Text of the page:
Clay-colored sparrow

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Clay-colored sparrow
Spizella pallida4 edit.jpg
Conservation status
Scientific classification
Kingdom: Animalia
Phylum: Chordata
Class: Aves
Order: Passeriformes
Family: Emberizidae
Genus: Spizella
Species: S. pallida
Binomial name
Spizella pallida
(Swainson, 1832)

The clay-colored sparrow (Spizella pallida) is a small sparrow of North America.

Adults have light brown upperparts and pale underparts, with darker streaks on the back. They have a pale crown stripe on a dark brown crown, a white line over the eyes, a dark line through the eyes, a light brown cheek patch and brown wings with wing bars. The short bill is pale with a dark tip and the back of the neck is grey; they have a long tail. Non-breeding adults and immature resemble chipping sparrows and Brewer's sparrows; they often form flocks with these birds outside of the nesting season.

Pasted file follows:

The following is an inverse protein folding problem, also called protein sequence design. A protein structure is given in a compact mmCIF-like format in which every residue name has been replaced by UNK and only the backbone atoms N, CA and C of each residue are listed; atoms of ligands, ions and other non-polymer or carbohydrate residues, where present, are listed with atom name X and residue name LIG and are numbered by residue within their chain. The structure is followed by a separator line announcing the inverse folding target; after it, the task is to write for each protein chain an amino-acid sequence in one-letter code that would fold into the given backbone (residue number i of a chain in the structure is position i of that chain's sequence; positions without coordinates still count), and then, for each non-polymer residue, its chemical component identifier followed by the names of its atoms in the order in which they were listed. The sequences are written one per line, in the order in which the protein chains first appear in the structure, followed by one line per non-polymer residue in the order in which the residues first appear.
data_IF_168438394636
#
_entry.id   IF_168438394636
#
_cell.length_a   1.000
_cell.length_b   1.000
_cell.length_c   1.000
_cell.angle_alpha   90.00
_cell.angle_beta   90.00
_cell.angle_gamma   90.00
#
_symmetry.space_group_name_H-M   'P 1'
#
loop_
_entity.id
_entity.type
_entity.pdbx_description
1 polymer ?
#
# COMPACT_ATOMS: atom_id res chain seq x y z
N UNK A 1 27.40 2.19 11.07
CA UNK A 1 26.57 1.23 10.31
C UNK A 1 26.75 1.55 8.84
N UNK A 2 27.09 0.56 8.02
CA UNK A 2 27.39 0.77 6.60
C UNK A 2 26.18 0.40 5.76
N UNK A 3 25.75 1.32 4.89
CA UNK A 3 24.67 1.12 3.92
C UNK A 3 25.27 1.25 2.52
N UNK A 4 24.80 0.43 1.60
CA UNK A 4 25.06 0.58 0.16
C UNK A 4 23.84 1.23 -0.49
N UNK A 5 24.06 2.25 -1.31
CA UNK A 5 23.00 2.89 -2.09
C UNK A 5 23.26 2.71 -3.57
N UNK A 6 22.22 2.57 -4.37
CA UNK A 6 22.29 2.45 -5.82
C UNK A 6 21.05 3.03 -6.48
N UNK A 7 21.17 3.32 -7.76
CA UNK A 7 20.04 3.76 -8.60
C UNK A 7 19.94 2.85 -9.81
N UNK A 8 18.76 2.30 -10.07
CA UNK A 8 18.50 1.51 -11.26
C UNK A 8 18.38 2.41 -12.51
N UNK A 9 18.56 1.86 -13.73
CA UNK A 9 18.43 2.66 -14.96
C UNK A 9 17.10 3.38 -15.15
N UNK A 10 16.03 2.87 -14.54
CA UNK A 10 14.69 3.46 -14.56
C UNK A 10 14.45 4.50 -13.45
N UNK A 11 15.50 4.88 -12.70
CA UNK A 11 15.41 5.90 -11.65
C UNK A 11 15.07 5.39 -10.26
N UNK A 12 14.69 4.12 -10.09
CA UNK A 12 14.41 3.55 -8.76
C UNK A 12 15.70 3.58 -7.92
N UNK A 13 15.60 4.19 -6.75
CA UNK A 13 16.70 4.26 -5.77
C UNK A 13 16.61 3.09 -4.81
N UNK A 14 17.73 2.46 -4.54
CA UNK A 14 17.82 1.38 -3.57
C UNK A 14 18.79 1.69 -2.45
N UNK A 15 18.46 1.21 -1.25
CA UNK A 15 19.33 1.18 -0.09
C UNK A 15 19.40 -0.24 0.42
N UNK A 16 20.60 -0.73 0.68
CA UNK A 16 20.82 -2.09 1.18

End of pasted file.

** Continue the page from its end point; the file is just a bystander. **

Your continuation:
Their breeding habitat is shrubby open areas and jack pine woods across central Canada and central northern United States east to the Great Lakes, and is expanding further eastward. The nest is an open cup on the ground or low in a shrub.

These birds migrate in flocks to southern Texas and Mexico.

They forage on the ground, mainly eating seeds and insects. Outside of the nesting season, they often feed in small flocks. While nesting, these birds may feed far from the nest; feeding areas are not defended.

The male sings from an open perch to indicate his ownership of the nesting territory. The song is a Bzzzz bzzzz za za.

This bird's nests are often parasitized by the brown-headed cowbird; the nest may be abandoned when this happens.

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